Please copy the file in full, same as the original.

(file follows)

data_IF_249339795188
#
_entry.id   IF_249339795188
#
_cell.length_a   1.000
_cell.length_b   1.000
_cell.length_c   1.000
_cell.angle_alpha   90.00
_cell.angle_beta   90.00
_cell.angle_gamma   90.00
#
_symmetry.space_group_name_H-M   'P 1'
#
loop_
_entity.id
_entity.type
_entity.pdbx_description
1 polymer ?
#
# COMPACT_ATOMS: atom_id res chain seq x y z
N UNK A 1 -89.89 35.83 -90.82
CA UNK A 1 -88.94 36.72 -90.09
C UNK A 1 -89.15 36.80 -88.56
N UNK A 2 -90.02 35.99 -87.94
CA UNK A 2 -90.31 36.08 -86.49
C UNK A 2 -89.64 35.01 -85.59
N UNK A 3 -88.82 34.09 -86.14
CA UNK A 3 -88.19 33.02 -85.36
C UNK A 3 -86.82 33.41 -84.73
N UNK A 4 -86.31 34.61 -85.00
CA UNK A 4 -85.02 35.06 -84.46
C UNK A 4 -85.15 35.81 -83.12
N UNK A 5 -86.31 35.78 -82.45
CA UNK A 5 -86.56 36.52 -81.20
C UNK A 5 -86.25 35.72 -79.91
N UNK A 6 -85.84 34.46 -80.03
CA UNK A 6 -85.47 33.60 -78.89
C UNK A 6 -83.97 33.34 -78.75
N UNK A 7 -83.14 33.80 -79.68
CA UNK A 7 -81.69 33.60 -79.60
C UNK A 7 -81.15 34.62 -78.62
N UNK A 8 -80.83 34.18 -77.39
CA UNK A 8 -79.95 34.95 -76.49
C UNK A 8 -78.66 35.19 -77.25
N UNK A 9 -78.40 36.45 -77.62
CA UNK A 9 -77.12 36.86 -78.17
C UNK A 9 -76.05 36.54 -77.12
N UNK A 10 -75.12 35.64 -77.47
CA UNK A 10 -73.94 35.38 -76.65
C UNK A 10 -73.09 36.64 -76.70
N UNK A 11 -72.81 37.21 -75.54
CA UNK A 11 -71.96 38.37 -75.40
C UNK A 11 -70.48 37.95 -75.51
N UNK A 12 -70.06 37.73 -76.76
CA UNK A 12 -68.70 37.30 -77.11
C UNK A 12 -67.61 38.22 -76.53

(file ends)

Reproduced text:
data_IF_249339795188
#
_entry.id   IF_249339795188
#
_cell.length_a   1.000
_cell.length_b   1.000
_cell.length_c   1.000
_cell.angle_alpha   90.00
_cell.angle_beta   90.00
_cell.angle_gamma   90.00
#
_symmetry.space_group_name_H-M   'P 1'
#
loop_
_entity.id
_entity.type
_entity.pdbx_description
1 polymer ?
#
# COMPACT_ATOMS: atom_id res chain seq x y z
N UNK A 1 -89.89 35.83 -90.82
CA UNK A 1 -88.94 36.72 -90.09
C UNK A 1 -89.15 36.80 -88.56
N UNK A 2 -90.02 35.99 -87.94
CA UNK A 2 -90.31 36.08 -86.49
C UNK A 2 -89.64 35.01 -85.59
N UNK A 3 -88.82 34.09 -86.14
CA UNK A 3 -88.19 33.02 -85.36
C UNK A 3 -86.82 33.41 -84.73
N UNK A 4 -86.31 34.61 -85.00
CA UNK A 4 -85.02 35.06 -84.46
C UNK A 4 -85.15 35.81 -83.12
N UNK A 5 -86.31 35.78 -82.45
CA UNK A 5 -86.56 36.52 -81.20
C UNK A 5 -86.25 35.72 -79.91
N UNK A 6 -85.84 34.46 -80.03
CA UNK A 6 -85.47 33.60 -78.89
C UNK A 6 -83.97 33.34 -78.75
N UNK A 7 -83.14 33.80 -79.68
CA UNK A 7 -81.69 33.60 -79.60
C UNK A 7 -81.15 34.62 -78.62
N UNK A 8 -80.83 34.18 -77.39
CA UNK A 8 -79.95 34.95 -76.49
C UNK A 8 -78.66 35.19 -77.25
N UNK A 9 -78.40 36.45 -77.62
CA UNK A 9 -77.12 36.86 -78.17
C UNK A 9 -76.05 36.54 -77.12
N UNK A 10 -75.12 35.64 -77.47
CA UNK A 10 -73.94 35.38 -76.65
C UNK A 10 -73.09 36.64 -76.70
N UNK A 11 -72.81 37.21 -75.54
CA UNK A 11 -71.96 38.37 -75.40
C UNK A 11 -70.48 37.95 -75.51
N UNK A 12 -70.06 37.73 -76.76
CA UNK A 12 -68.70 37.30 -77.11
C UNK A 12 -67.61 38.22 -76.53